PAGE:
"The situation is very simple," said Pierre Lechantre, the French coach of Libya's most titled outfit, who hope to avoid the fate of Al Ahli Tripoli after their CAF Champions League first round loss to Egyptian club Smouha. "If we lose, everyone goes home. For me, that means France, and for the players, Libya. The players would then have nothing to do, because the championship is not being held for reasons of security. But if we qualify, we carry on."
An understanding approach
The players themselves have found it difficult adapting to this enforced exile. "It requires a lot of sacrifices, especially when it comes to our families," said Libyan international defender Osama Chtiba, 26. "My wife lives in Tripoli with my four children. I had to wait several weeks before I could see the youngest, who was born recently. Plus, we're always worried about the safety of our loved ones."
Given the unique challenge, Lechantre has developed a coaching system adapted to the difficulties his charges face. "He lets us to back to Tripoli a few days every month," added Chtiba. "We take a plane to Djerba, and from there we travel to the capital by car. It does a lot of good for our morale, and we've come across coaches who were a lot less understanding than him."
In the circumstances, many players would be forgiven for seeking out foreign climes, but Chtiba has no intention of moving. "I could have gone to play in Morocco, Jordan or Lebanon, but I refused because I want to help my club."
While Lechantre allows his players with wives and children a little leeway with welcome breaks in Libya, he takes an alternative approach to the younger, often single, squad members. "I was their age once and know you need to give them time to enjoy themselves and relax," said the coach. The difference is that journeys to Tripoli are off the cards.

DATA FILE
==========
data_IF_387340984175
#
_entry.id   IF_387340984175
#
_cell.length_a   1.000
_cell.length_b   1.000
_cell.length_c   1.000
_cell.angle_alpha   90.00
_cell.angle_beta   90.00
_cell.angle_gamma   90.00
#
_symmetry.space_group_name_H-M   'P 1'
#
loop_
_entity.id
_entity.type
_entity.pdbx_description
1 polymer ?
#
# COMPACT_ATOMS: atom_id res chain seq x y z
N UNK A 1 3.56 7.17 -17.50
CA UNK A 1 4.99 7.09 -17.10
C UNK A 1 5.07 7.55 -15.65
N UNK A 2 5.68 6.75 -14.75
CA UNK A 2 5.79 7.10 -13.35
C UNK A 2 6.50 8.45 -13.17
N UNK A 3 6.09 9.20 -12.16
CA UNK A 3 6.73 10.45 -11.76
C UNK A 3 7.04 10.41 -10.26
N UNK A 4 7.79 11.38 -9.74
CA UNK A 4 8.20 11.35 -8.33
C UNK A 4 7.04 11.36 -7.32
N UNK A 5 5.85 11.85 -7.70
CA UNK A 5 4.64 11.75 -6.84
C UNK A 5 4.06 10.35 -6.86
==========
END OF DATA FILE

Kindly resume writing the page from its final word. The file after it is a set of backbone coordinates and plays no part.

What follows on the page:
"He gives us permission to go out in Tunis or to go and see our families in the south of Tunisia," explained 20-year-old international defender Ahmad Al-Kilo. "It's a situation that's not always easy. I haven't been back to Libya for more than two years. I know that over there, or in Tripoli anyway, life is fairly normal, but of course we're thinking about our families and loved ones. Sometimes, your head just isn't right for football, but we know it's important for the people of Libya when they see us winning matches."
Electricity in the air
With hopes of an improvement in the situation seemingly forlorn for now, given the extent of the problems back home, Al Ittihad's players have learned to make do with their day-to-day reality. "We work hard, given that we have the players close at hand," said Lechantre, who has amassed vast experience of African football since being appointed Cameroon coach in 1999.
"We train and we play friendly matches, but it's obvious that a situation like this has forced me to adapt. Sometimes, you can feel a tension and you realise that there's electricity in the air, because the players are fed up with being so far from their country and their families, or because their salaries are a little late. You have to be very attentive with each of them, but I'm lucky to have a well-adjusted group of players. They don't want everything to end at the weekend."
Indeed, Chtiba is not ready to even countenance the idea of defeat at the hands of ASEC. "That's something we're not even contemplating," he said. "We want to go as far as possible because what we're going through at the moment is a genuine source of inspiration."